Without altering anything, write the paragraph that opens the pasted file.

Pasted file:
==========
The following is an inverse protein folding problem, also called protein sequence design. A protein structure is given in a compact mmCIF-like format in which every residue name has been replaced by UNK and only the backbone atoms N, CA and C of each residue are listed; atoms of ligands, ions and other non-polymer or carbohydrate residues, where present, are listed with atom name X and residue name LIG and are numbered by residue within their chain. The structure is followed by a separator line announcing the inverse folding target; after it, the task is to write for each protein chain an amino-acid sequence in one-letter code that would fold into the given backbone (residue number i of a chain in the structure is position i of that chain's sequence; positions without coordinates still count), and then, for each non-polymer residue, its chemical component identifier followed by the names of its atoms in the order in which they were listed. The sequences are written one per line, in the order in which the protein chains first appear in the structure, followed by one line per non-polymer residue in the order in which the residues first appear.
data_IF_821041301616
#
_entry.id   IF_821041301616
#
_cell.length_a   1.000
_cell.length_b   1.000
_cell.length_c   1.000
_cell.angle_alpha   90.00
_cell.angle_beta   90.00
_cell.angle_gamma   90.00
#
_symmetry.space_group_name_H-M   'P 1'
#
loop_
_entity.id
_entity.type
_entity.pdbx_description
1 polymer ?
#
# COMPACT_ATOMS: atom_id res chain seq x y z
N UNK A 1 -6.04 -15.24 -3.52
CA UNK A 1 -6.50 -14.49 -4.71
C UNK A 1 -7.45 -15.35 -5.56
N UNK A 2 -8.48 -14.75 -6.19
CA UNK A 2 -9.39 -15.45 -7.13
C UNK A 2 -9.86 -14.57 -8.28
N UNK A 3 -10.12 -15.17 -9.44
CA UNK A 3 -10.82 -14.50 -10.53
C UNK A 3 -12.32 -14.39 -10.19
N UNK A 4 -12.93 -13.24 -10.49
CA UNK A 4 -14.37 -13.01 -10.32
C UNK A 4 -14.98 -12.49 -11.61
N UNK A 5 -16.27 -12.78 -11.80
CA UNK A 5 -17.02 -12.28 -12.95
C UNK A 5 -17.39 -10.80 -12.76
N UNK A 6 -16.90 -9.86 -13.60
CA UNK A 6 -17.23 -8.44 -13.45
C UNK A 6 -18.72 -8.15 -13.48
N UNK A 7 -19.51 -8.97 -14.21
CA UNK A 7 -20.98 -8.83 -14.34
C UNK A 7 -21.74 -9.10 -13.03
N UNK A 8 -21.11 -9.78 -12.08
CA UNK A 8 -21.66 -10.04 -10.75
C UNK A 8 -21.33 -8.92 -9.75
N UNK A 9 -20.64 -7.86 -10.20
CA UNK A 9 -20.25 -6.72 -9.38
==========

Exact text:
The following is an inverse protein folding problem, also called protein sequence design. A protein structure is given in a compact mmCIF-like format in which every residue name has been replaced by UNK and only the backbone atoms N, CA and C of each residue are listed; atoms of ligands, ions and other non-polymer or carbohydrate residues, where present, are listed with atom name X and residue name LIG and are numbered by residue within their chain. The structure is followed by a separator line announcing the inverse folding target; after it, the task is to write for each protein chain an amino-acid sequence in one-letter code that would fold into the given backbone (residue number i of a chain in the structure is position i of that chain's sequence; positions without coordinates still count), and then, for each non-polymer residue, its chemical component identifier followed by the names of its atoms in the order in which they were listed. The sequences are written one per line, in the order in which the protein chains first appear in the structure, followed by one line per non-polymer residue in the order in which the residues first appear.